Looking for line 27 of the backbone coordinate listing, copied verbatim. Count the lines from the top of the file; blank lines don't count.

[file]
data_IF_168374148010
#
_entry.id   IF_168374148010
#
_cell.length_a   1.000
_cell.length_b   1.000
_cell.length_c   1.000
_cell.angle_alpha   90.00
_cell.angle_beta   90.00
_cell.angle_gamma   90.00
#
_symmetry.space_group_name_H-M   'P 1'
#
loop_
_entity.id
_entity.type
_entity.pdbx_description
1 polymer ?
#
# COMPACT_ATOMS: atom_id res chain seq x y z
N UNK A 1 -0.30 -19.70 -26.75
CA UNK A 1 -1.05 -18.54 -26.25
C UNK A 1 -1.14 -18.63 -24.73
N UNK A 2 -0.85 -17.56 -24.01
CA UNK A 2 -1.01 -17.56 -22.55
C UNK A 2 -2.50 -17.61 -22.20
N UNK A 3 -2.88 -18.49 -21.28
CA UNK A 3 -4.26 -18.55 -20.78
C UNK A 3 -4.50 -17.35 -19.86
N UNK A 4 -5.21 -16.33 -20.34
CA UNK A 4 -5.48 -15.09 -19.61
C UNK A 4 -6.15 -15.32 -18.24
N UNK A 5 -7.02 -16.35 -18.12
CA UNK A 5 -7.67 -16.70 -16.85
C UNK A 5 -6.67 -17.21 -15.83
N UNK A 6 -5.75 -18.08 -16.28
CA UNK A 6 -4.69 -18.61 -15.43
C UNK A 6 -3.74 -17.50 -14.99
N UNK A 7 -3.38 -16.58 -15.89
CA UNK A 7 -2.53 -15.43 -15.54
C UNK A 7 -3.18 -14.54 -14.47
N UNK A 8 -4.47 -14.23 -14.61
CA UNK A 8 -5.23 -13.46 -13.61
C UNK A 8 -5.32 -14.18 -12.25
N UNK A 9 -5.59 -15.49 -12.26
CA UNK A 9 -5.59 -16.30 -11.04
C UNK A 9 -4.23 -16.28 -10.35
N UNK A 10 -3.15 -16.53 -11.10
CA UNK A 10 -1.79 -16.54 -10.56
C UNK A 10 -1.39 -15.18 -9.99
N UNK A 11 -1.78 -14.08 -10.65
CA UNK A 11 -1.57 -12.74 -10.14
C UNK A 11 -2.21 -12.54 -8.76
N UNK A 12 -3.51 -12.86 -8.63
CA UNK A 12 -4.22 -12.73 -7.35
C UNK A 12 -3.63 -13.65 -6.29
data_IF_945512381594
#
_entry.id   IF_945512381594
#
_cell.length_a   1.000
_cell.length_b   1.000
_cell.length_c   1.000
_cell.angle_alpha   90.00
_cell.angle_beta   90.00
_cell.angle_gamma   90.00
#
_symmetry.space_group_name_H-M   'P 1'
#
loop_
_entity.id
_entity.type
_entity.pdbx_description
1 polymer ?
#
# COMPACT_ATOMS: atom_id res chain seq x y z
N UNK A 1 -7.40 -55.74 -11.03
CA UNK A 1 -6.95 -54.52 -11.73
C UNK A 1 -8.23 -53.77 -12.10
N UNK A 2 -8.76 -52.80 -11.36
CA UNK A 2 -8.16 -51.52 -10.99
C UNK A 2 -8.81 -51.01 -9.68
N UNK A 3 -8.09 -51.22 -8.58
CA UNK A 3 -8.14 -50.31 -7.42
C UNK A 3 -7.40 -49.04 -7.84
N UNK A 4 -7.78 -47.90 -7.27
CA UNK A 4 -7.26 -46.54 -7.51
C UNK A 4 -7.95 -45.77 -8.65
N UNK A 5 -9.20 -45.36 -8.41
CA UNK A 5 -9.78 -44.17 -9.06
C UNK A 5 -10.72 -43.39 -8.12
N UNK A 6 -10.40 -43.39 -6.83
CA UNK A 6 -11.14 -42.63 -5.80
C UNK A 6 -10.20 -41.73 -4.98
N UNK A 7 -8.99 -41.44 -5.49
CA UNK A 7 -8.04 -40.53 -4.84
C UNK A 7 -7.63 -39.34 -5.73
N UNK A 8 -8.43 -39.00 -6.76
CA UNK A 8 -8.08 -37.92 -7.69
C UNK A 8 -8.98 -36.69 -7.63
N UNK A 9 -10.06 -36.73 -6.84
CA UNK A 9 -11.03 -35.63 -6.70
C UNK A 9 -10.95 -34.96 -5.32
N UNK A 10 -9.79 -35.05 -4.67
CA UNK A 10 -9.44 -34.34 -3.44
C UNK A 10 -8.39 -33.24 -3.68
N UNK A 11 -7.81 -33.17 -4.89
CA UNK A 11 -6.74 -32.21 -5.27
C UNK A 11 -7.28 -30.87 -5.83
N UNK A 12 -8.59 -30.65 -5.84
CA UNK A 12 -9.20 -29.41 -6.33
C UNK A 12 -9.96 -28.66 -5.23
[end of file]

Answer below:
N UNK A 3 -2.88 -18.49 -21.28